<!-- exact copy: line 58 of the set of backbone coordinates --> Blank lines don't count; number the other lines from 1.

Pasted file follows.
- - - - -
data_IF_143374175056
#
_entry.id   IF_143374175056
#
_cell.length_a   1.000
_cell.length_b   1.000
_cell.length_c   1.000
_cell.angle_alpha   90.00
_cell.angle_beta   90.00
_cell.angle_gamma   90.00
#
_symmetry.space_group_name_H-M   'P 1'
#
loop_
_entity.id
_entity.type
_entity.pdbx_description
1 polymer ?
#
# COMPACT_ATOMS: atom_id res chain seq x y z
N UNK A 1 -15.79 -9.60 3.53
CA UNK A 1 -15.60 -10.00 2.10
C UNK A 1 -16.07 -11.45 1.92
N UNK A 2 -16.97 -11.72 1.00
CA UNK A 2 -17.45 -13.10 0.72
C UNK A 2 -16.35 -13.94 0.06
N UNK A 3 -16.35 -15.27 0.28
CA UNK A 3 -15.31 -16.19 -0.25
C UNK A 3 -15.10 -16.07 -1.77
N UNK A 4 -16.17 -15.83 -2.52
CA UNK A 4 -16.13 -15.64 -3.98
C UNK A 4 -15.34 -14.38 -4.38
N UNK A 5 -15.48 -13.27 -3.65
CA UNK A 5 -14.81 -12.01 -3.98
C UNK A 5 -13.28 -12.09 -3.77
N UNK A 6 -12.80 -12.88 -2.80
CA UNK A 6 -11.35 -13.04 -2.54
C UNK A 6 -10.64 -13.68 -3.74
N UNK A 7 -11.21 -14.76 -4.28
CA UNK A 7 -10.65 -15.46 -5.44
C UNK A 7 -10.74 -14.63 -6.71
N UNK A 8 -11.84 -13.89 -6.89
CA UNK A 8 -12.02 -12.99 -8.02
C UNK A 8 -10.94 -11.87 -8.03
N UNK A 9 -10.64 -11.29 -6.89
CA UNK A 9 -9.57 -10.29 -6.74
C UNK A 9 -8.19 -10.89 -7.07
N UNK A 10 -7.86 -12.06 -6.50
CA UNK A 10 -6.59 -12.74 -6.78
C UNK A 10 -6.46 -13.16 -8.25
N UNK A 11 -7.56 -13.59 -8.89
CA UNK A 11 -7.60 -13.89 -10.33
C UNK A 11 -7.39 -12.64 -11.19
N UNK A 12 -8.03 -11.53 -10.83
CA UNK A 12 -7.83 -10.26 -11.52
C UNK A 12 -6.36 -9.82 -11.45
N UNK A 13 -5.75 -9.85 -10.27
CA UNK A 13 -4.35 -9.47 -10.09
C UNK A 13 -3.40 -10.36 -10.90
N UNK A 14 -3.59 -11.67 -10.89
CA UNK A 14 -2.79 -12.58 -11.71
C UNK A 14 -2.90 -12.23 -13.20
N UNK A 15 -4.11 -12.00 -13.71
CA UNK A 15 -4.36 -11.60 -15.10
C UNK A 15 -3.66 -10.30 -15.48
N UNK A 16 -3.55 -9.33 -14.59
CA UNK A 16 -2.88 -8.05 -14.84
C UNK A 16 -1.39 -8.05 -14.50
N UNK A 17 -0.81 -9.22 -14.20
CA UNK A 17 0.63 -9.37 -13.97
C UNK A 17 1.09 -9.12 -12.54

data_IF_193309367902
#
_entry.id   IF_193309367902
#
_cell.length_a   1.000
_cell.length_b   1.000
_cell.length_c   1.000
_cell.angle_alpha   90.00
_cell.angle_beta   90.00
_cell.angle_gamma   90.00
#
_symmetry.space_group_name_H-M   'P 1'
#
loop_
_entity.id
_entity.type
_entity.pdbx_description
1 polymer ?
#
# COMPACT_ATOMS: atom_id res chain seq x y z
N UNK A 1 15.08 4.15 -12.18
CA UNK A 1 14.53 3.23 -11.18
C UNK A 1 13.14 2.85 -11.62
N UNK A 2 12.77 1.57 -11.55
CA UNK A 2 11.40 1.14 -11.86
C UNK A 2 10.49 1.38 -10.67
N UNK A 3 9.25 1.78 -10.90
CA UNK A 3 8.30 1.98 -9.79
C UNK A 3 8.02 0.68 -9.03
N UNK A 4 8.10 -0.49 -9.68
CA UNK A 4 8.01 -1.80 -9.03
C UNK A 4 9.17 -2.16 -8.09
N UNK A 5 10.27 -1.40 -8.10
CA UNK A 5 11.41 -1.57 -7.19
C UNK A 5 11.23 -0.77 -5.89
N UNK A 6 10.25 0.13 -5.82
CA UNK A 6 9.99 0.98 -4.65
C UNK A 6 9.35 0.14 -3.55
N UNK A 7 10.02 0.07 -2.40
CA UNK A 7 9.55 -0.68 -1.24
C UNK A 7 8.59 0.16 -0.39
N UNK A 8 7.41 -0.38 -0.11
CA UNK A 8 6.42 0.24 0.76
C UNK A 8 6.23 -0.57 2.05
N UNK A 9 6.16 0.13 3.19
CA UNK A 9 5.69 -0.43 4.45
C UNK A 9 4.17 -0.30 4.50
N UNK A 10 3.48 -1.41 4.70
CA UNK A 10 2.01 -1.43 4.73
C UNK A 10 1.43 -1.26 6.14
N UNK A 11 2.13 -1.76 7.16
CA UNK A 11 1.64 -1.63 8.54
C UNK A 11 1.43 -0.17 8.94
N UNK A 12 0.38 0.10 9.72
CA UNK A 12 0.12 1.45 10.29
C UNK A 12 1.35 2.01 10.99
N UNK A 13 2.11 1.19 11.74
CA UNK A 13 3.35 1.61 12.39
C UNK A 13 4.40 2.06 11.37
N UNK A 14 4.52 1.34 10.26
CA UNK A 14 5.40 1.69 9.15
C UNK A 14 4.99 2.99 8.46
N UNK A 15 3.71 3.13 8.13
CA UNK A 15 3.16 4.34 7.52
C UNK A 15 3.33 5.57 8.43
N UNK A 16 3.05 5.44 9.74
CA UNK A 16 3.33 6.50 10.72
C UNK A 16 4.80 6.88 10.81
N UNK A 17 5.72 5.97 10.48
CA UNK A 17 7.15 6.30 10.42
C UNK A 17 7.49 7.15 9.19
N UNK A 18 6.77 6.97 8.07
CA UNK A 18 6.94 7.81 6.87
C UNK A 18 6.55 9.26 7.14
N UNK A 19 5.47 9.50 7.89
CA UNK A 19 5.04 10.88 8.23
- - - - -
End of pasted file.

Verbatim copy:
CA UNK A 13 -4.35 -9.47 -10.09